Tricks of the food styling trade
Whoever said you shouldn't play with your food? Enhancers, modifiers, short-cuts - whatever they're called, these are the little artifices that help food stylists make food ``camera ready.''
Here are a few of the professionals' secrets: Instant mashed potatoes:
Used as a substitute for apple or berry pie fillings. Does not deflate under hot lights. Petroleum jelly:
Used for an infinite variety of ``fix-ups,'' one of which is to glue a crust back together. White sauce:
Ubiquitous canned white glop that is used to thicken runny sauces, or substitute for unphotogenic ones. Cotton balls:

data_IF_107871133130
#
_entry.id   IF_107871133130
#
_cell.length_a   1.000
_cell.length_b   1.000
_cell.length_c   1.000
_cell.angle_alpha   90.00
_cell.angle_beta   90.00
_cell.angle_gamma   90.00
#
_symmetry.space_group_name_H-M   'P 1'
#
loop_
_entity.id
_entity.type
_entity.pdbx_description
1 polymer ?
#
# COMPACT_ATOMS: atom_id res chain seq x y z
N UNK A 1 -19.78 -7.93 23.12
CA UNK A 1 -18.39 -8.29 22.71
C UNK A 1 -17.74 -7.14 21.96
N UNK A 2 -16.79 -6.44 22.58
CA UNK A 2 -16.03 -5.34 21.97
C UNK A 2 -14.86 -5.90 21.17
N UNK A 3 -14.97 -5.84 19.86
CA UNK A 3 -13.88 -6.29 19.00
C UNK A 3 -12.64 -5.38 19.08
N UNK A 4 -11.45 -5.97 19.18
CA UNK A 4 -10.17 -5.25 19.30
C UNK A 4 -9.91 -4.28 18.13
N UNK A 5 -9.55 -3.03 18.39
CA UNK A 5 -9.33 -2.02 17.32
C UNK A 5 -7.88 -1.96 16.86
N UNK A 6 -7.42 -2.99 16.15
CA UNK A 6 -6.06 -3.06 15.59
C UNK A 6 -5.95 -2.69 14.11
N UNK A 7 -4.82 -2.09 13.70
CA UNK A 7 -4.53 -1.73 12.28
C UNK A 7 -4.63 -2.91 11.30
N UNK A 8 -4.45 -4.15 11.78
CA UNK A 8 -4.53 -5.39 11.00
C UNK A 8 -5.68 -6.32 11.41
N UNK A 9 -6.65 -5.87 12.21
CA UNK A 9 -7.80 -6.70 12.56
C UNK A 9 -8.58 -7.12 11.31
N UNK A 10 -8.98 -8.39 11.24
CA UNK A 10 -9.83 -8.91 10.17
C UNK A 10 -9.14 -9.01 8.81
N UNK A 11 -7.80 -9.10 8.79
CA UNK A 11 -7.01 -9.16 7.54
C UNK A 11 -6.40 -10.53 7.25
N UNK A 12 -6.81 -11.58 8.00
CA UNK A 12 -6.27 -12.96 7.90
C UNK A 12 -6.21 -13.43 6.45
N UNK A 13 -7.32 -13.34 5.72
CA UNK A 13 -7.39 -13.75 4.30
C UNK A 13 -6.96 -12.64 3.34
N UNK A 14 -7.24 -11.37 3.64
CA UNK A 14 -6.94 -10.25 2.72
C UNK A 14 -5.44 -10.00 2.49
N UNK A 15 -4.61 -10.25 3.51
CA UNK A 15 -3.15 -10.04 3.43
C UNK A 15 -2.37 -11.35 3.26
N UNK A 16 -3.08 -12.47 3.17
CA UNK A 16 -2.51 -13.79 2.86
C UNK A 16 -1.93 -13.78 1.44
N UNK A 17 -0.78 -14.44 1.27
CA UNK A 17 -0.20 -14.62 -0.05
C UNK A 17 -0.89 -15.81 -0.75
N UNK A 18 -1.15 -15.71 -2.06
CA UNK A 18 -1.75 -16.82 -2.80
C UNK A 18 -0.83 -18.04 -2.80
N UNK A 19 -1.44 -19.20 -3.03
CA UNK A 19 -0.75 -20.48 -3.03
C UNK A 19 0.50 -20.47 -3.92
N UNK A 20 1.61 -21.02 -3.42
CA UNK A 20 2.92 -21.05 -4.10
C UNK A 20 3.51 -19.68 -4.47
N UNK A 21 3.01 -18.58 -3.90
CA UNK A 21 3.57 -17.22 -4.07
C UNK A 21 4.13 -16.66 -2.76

Make great stuffers, when the actual stuffing doesn't have to be seen. Toothpicks:
Used for propping up wayward vegetables and positioning slippery items. Food coloring:
Using a food coloring palette, the food stylist can make items contrast better, and perk up for the camera. Vegetable preserve:
No different from that used by grocery stores, this spray keeps fruits and veggies from turning a rather unappetizing shade of brown. Paint:
To make things really permanent, in the movie business food is sometimes actually painted on plates for food scenes. That way, the Duck `a l'Orange will still look the same in Take 1 and in Take 31.